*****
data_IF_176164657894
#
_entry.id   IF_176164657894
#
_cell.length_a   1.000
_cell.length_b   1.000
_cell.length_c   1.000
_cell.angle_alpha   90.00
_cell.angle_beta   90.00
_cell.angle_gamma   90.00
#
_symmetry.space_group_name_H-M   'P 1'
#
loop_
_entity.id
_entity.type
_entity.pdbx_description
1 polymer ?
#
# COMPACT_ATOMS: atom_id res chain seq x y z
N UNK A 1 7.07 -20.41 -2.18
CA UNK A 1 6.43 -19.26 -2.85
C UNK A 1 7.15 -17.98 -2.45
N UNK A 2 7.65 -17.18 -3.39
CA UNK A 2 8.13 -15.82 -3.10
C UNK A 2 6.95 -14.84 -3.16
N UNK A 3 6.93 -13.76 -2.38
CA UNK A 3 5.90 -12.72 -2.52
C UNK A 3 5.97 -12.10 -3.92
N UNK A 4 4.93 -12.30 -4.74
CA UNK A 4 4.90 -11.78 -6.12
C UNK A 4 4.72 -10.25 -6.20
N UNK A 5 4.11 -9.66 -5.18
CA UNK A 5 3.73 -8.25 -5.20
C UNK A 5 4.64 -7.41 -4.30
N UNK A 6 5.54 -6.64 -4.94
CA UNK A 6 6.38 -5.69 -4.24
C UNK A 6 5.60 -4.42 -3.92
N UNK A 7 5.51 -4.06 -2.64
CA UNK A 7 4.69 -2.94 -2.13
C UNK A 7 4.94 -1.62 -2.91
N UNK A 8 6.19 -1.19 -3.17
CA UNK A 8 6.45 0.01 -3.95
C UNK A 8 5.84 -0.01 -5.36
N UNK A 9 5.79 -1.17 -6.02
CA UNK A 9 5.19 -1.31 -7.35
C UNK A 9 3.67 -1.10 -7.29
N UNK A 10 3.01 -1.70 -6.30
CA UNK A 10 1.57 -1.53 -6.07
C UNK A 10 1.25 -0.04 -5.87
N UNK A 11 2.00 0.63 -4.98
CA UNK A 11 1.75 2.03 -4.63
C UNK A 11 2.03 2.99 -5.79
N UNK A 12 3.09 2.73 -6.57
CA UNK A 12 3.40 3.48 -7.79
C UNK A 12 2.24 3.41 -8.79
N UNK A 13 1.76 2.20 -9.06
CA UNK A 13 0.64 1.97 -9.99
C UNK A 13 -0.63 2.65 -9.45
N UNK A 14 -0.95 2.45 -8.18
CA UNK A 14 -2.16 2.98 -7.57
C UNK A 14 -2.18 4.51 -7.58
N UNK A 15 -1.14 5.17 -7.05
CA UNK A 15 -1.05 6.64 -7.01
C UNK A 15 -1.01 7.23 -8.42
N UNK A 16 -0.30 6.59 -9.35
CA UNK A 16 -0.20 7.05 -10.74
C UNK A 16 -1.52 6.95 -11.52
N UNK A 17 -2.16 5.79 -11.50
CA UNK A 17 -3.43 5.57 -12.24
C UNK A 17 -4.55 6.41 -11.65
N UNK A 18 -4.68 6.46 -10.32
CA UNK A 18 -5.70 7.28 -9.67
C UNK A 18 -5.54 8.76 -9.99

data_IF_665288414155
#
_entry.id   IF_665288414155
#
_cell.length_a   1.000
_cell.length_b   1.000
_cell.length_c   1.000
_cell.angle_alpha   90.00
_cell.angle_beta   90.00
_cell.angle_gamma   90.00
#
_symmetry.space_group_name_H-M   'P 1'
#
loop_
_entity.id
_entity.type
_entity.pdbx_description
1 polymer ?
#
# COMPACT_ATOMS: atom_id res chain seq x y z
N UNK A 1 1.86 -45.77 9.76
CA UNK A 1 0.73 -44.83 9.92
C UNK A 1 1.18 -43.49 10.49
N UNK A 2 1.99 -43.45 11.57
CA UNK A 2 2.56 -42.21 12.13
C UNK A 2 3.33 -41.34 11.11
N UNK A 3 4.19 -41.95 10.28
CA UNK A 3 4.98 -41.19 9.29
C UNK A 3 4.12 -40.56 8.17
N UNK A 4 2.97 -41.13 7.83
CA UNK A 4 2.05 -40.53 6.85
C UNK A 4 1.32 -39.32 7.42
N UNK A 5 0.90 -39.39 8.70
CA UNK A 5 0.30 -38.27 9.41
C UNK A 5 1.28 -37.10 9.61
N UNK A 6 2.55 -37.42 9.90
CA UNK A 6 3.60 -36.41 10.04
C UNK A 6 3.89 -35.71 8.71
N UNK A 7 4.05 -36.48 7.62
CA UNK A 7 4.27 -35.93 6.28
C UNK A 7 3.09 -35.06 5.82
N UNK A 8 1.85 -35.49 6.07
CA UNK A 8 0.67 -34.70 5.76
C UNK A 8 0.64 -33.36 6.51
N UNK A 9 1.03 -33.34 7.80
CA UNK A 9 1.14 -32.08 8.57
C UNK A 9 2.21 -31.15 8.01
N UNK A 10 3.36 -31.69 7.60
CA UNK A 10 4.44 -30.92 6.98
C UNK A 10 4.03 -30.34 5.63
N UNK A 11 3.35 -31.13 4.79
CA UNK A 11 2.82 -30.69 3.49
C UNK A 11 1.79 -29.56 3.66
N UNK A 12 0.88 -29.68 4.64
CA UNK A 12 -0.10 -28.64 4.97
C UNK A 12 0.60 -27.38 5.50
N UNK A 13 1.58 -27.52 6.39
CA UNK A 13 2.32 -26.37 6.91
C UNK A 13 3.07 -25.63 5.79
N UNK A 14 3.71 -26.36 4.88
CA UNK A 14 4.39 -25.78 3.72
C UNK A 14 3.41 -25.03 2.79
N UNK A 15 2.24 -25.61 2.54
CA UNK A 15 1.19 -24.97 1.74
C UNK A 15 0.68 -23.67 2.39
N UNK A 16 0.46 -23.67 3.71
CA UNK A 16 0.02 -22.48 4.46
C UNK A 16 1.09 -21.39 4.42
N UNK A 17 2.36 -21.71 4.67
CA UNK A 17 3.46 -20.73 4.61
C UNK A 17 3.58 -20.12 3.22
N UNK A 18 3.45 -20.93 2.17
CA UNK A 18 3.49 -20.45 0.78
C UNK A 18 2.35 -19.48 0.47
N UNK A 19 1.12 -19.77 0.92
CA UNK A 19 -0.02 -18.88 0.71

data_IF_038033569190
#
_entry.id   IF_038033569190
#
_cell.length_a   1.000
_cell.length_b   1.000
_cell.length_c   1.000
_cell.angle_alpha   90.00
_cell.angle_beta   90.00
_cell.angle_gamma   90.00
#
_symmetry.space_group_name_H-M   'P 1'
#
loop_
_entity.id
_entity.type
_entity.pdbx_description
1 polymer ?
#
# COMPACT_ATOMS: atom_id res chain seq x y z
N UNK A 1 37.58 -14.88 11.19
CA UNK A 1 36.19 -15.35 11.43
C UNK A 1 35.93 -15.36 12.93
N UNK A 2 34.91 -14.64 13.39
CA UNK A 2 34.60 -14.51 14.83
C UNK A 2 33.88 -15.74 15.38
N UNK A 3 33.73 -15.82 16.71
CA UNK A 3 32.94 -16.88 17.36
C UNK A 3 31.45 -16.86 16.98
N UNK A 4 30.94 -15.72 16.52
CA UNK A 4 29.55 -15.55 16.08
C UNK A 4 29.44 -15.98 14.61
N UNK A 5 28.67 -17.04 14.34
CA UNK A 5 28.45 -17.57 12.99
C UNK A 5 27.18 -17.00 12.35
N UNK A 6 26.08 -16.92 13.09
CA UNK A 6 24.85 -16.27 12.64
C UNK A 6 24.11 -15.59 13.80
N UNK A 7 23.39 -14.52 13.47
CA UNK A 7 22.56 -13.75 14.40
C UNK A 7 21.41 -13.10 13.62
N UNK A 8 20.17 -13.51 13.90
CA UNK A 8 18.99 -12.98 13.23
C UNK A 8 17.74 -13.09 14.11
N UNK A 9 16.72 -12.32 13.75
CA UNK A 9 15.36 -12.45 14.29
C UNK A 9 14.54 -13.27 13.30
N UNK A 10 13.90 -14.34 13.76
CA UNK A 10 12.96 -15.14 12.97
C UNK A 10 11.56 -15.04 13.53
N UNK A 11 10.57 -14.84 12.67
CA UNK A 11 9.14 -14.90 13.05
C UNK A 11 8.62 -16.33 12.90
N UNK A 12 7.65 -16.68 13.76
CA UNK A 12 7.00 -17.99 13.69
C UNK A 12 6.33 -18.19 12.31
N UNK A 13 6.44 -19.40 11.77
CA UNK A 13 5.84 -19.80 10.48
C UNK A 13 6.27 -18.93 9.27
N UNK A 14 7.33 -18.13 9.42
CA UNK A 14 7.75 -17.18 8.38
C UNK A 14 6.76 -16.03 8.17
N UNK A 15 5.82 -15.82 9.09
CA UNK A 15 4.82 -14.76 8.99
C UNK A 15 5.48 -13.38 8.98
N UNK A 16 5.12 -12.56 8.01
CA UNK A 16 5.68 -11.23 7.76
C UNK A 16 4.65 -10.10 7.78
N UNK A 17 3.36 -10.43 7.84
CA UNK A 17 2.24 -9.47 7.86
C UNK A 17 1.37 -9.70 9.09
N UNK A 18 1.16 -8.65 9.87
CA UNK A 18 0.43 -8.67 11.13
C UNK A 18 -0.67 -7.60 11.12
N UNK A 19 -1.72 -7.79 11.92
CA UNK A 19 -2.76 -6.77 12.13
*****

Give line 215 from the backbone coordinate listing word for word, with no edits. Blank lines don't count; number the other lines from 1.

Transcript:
C UNK A 15 5.48 -13.38 8.98